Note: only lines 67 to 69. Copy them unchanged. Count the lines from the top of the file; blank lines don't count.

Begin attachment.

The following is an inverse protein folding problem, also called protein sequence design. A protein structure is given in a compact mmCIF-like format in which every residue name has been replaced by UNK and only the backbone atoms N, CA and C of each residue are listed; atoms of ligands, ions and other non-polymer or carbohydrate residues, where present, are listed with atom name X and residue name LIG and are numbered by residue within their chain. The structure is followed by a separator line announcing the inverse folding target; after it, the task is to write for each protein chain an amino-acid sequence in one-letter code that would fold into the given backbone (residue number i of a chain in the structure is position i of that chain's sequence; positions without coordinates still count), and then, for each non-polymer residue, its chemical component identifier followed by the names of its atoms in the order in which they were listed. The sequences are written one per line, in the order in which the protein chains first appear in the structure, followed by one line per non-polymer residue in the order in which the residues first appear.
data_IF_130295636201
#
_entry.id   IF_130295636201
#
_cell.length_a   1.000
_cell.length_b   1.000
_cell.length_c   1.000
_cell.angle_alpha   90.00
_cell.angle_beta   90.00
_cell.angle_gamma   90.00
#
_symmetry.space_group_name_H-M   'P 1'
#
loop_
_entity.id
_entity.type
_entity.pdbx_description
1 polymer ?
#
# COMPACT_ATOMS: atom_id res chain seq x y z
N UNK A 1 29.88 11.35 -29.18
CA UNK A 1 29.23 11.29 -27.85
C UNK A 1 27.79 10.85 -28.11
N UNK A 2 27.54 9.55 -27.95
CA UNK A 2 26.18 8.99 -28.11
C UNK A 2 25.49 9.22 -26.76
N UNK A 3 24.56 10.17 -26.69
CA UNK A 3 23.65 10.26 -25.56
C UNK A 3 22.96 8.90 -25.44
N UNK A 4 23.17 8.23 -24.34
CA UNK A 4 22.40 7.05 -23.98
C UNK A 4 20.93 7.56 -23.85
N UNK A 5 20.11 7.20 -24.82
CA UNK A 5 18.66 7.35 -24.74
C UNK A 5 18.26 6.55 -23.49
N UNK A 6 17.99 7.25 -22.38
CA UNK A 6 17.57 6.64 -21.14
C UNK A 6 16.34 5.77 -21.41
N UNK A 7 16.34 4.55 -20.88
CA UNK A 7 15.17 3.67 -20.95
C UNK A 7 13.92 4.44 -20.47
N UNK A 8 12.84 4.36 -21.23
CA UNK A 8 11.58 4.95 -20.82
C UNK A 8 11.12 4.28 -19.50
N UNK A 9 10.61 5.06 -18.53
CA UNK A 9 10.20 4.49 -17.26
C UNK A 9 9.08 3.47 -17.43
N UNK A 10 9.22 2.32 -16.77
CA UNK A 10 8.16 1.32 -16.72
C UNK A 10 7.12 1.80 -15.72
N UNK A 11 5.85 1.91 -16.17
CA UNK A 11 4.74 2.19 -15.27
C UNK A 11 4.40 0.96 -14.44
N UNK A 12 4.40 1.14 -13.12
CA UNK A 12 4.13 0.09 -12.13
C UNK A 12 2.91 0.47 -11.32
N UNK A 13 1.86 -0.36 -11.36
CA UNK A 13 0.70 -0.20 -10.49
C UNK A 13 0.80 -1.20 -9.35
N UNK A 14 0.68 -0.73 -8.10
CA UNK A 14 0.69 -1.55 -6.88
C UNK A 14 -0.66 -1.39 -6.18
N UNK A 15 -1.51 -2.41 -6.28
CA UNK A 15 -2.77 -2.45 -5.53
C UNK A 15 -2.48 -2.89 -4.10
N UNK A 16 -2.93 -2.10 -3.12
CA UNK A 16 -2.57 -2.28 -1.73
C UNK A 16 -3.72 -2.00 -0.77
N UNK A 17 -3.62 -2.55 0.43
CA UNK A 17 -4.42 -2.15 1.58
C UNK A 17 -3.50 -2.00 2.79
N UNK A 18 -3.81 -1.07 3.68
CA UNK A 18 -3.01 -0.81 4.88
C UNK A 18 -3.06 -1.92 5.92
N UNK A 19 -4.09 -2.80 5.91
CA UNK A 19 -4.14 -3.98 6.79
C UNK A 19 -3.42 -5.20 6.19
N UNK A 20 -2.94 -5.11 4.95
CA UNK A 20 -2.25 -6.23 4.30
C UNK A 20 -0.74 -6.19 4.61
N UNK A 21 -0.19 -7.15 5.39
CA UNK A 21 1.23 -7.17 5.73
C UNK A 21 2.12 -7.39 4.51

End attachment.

N UNK A 16 -2.93 -2.10 -3.12
CA UNK A 16 -2.57 -2.28 -1.73
C UNK A 16 -3.72 -2.00 -0.77